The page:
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Scotland Magazine Issue 38
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Scotland's fourth city was built largely on the Jute industry, a natural fibre also known as hessian or burlap. Gavin D Smith reports.
Last year Dundee launched an initiative to become the first ‘plastic bag-free’ city in Scotland, with the council and local retailers handing out thousands of reusable carriers made from jute, imported from India. Until the low wage economies of the Indian sub-continent brought about its ultimate demise, Dundee was the world capital of jute manufacture for the best part of a century, and the irony of the situation was not lost on Dundonians.
It is fair to say that the Victorian economy of Scotland’s fourth city was built largely on the jute industry, which had its origins in an 1820 shipment of 20 bales of the fibre which were landed at Dundee docks from India for processing. Between 1841 and 1901 the population of Dundee tripled from 45,000 to 161,000, principally due to the employment afforded by the burgeoning jute trade, and in 1883 more than one million bales of raw jute were unloaded in Dundee. By the turn of the century in excess of 50,000 people worked in more than 100 mills, and Dundee was popularly referred to as ‘Juteopolis.’ During the first half of the 19th century Dundee was well placed to become the jute capital of the world because it already boasted a long-established textile industry, with an infrastructure that could be adapted and a workforce that could be retrained to handle the newly-imported commodity. The bundles of hard, compressed jute that arrived in Dundee docks required softening with whale oil as part of their conversion into useable fabric and as Dundee was also a notable whaling port, that commodity was easy to source. The city was a centre for ship building, too, and Dundee-constructed vessels carried raw jute from India to their home port, and then transported the processed material all over the world.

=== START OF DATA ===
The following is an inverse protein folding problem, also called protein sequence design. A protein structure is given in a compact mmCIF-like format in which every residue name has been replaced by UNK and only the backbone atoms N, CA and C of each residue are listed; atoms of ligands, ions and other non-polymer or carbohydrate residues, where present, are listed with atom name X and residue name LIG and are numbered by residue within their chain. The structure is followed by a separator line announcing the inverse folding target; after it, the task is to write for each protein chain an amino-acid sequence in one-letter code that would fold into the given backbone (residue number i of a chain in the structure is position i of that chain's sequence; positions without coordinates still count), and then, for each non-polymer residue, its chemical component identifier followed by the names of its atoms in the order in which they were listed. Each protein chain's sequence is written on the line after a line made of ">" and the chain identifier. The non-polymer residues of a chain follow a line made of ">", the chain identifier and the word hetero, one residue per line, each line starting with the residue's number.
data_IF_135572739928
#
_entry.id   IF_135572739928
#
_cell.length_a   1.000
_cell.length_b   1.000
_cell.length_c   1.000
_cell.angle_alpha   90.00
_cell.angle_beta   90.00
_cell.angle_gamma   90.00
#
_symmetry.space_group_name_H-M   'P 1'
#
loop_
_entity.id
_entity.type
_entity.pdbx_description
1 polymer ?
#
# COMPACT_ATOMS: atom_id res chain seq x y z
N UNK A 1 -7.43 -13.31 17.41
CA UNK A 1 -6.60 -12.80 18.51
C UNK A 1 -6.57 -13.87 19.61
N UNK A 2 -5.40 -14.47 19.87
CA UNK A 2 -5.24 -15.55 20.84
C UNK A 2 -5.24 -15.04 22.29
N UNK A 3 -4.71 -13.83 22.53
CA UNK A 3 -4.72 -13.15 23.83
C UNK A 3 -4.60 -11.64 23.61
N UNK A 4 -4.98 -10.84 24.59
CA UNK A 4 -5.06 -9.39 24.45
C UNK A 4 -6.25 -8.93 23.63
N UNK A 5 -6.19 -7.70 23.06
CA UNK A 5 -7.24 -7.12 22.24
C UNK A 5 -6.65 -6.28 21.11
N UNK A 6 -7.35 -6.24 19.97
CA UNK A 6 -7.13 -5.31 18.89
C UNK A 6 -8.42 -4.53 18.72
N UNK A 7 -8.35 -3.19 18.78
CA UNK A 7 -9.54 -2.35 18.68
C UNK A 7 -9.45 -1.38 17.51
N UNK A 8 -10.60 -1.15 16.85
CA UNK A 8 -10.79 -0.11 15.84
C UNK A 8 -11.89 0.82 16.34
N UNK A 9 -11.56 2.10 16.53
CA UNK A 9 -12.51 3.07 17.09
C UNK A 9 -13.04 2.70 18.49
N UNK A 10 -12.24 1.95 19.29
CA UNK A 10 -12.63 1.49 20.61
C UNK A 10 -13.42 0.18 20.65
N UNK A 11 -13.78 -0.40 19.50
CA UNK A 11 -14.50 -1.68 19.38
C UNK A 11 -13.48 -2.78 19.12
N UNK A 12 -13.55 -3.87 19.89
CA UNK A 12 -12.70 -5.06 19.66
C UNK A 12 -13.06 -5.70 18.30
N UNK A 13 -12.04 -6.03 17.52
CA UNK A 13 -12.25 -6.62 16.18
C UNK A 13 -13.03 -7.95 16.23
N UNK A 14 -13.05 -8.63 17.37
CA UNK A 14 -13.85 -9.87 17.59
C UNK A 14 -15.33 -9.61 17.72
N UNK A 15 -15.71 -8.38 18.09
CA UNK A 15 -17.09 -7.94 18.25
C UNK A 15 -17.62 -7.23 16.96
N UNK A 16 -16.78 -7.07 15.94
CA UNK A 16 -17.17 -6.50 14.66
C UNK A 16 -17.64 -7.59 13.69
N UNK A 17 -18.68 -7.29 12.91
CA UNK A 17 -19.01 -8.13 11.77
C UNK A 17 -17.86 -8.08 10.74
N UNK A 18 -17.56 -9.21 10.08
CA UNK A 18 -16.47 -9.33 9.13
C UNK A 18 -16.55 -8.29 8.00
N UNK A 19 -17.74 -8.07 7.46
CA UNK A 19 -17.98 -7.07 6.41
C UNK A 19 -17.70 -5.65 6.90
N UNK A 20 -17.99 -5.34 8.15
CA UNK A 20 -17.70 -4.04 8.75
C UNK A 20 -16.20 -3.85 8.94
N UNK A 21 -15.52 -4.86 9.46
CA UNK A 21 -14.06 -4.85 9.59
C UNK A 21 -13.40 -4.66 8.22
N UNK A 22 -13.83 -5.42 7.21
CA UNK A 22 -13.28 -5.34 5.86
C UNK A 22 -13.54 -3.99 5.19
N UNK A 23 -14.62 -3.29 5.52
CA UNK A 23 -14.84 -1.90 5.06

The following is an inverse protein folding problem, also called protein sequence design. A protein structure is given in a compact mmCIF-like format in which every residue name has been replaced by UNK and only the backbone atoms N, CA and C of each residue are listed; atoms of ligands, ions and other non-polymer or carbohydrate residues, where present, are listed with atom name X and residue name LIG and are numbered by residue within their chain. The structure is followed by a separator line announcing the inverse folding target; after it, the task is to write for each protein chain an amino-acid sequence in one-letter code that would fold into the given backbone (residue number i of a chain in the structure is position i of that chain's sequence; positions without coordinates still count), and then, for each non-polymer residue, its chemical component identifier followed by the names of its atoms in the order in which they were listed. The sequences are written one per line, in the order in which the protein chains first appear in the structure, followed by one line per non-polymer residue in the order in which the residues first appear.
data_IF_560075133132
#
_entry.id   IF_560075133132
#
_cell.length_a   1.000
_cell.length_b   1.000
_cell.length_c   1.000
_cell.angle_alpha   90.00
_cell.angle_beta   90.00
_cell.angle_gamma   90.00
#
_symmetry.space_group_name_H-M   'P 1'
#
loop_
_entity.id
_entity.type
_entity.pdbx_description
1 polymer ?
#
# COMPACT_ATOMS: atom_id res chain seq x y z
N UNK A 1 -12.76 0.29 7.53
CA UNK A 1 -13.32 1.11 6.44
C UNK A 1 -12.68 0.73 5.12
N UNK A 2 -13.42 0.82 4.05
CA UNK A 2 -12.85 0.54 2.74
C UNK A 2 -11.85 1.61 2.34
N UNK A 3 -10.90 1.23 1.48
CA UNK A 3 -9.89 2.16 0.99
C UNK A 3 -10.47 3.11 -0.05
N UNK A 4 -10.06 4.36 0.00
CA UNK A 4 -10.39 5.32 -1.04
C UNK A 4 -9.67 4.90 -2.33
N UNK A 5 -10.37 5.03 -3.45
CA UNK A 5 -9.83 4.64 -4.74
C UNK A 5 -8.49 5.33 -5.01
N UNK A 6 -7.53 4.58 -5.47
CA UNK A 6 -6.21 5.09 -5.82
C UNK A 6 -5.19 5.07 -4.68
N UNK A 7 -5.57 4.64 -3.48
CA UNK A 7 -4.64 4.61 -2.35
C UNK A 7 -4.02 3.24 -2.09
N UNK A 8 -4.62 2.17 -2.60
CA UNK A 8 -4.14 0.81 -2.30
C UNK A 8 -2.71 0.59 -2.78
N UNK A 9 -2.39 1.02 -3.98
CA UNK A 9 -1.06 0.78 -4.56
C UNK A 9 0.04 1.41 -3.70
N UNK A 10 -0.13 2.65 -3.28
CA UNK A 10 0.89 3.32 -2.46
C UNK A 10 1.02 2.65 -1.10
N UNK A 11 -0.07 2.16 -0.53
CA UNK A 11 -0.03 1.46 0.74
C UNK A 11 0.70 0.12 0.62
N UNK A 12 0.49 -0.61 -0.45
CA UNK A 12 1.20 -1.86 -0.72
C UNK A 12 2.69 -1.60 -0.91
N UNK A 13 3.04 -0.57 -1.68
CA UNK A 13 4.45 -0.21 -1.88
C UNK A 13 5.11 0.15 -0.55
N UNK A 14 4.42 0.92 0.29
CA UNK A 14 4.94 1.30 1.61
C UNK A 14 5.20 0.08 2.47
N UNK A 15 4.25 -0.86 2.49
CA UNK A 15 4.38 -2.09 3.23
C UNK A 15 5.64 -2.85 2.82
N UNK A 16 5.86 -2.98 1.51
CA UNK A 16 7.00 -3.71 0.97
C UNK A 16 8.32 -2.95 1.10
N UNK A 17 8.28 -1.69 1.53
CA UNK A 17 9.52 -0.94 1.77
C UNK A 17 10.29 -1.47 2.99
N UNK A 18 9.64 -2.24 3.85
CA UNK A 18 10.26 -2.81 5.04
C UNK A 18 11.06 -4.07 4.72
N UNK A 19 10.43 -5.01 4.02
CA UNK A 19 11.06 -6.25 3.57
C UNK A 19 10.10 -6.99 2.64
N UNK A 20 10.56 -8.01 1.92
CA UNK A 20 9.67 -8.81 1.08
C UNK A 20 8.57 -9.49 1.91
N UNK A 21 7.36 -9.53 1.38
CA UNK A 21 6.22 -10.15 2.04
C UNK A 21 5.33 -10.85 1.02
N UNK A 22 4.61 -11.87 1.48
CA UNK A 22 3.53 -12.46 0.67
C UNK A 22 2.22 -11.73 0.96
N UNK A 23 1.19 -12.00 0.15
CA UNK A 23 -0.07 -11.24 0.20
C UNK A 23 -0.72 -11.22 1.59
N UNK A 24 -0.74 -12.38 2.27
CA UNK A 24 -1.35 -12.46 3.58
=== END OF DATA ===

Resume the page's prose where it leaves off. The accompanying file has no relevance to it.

Today it is easy to forget just how ubiquitous jute once was. As ubiquitous, in fact, as those much disliked plastic bags are in the 21st century. It provided material for ropes, sacking, carpets, sailcloth, electric cables and roofing felt, to name but a few of its uses. It was cheap, strong and versatile, and was derived from natural fibre obtained from the Corchorus capsularis and Corchorus olitorius plants, which are native to what was formerly Bengal and is now Bangladesh.
In the mills of Dundee this natural fibre went through a complex series of processes, including ‘carding’ and spinning, before finally the cloth was ‘calendared’ under heavy rollers to give a smooth presentation.
Inevitably, in Victorian Scotland, the large numbers of workers who carried out these tasks were not well paid and many were women and children. Indeed, three women were employed in the mills for every one man, and children under the age of nine were used to clean dust from beneath the machines. Dust and extreme noise were ever present, respiratory diseases common, and accidents all too frequent.
The ‘mill girls’ gained a reputation for fierce independence and a tendency to spend their spare time drinking to relieve the misery of their situation, much to the consternation of the conservative press of the day. By contrast, the ‘jute barons’ who owned the factories made fortunes from the trade, though in characteristic Victorian philanthropic fashion they did spend money creating parks, libraries and even swimming pools for the working people of the city.